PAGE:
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Is Your Logo Responsive-Ready?

Is Your Logo Responsive-Ready?

How the Smartphone Revolution Has Impacted Branding

We’re all familiar with the idiom, “Square peg in a round hole,” and understand the point it tries to make. Yet every time we’re online we see logos jammed into tiny circles on social media, or narrow strips of website headers. They are cropped awkwardly and smushed and stretched to fit the space. Why do so many businesses deform their most sacred brand asset into an unrecognizable blob? Can your logo scale well from a giant outdoor ad, to a small navigation bar on a mobile website?

Because conventional marketing wisdom would say that consistency is key when it comes to branding, as a designer, I've found that many business owners are hesitant to let us touch their logos. They want the exact same graphic used everywhere. However, with the advent of so many screen sizes, it is vital to have a branding solution that is adaptable and scalable. Many Fortune 500 companies and large corporations are already doing this, but these responsive logos are so well designed that you may not have even noticed the change. Take a look at some examples below:

Responsive Logos - Coke, Chanel, Disney, Levi's

Where there is room for a large-scale logo, the full-detail version is used, but the amount of available space decreases, the logos gracefully simplify. The mobile version may even use just an icon, yet the brand is still recognizable.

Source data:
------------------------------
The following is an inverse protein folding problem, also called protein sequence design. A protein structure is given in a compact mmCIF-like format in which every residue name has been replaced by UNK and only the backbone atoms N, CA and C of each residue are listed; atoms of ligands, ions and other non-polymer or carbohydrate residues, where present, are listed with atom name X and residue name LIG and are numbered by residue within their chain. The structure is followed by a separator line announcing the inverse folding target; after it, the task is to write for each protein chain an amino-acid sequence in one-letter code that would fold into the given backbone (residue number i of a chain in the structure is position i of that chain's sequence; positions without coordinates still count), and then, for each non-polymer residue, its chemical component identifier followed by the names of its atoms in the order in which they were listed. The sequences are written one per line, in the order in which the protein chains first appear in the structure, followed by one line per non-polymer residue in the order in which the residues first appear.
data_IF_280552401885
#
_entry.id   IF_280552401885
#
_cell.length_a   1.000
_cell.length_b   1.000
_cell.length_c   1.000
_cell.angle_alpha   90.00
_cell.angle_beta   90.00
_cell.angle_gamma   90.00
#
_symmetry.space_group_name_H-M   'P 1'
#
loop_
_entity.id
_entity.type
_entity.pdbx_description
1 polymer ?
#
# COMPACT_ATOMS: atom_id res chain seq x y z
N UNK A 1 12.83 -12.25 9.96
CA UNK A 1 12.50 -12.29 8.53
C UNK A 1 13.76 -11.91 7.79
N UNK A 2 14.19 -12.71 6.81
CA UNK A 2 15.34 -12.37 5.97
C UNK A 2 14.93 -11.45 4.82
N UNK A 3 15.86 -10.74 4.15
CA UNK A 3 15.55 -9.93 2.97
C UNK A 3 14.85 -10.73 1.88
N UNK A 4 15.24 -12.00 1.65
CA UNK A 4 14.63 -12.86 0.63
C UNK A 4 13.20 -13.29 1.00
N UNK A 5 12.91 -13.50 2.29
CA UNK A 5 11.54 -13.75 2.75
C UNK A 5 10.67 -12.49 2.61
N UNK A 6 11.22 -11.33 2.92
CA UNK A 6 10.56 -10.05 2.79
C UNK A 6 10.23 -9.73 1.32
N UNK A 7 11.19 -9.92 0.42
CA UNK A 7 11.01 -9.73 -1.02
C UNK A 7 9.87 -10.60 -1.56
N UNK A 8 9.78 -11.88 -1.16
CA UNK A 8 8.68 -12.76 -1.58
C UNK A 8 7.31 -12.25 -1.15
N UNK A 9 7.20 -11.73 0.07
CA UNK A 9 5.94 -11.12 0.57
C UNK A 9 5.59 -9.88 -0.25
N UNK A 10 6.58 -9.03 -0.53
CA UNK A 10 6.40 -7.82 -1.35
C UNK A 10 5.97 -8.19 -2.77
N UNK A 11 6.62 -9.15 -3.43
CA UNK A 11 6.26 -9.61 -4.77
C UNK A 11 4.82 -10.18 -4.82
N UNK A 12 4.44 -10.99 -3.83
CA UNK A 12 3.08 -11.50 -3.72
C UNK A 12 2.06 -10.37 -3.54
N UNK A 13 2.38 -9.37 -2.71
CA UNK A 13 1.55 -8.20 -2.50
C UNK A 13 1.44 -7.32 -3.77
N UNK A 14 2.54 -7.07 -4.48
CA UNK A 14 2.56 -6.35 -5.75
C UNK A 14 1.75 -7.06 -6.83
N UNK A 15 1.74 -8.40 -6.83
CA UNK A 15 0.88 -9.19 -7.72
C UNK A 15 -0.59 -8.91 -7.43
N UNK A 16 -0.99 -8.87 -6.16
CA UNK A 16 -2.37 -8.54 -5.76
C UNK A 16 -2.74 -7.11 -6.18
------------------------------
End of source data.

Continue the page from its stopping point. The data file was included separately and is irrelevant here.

Responsive Logos - Guinness, Swiss Army, Kodak, Warner Bros

Imagine trying to scale down the full Warner Brothers Logo to the size of the smallest one above. There would be no way you could read the text along the banner. The smallest logo still represents their brand well, without the unprofessional look of too-small text. Brand consistency no longer means blindly putting the same logo on everything. Adapting to context is the name of the game now.

At JH, this is something we try to take into account with every site we design. Some logos already scale gracefully on a mobile phone, but here are a few examples from our clients that have done well with responsive branding:

Barrett McNagny responsive logo example

A Hattersley & Sons responsive logo example

If you're having issues with your logo scaling, there are a couple things you could do:

  • Consider a full re-brand. if you're already in need of logo updates for mobile, it might make sense to get a fresh revamp to your logo. Make sure to specifically ask the company or designer you're working with to create a logo that can be scaled to work on mobile.
  • Have a mobile version created. If a re-brand is too much, have a simplified version created from/based off your existing logo. This might work with some logos a bit better than others. For instance, if your logo is primarily text-based, it might be a little more tricky to come up with a good solution that can be abbreviated or turned into an icon. 

Remember to think about your brand colors and type as well. Choosing a color and type face that are out of the ordinary greatly increase the chances your logo and brand will still be recognizable even if they are reduced to the absolute minimum. In this example a generic red circle could be for any company when shrunk to the size of a social media profile image. The bright orange paint splotch on the other hand, still reminds the viewer of the full version of the logo.

Recognizable Logo Example

No matter what you decide, the best way to start is by talking to the company or designer you want to partner with to see what's possible. Contact us today for help bringing your logo and branding up to date - we would love to work with you!

Photos screenshotted from http://responsivelogos.co.uk/

Originally published July 20, 2018 and updated August 9, 2023.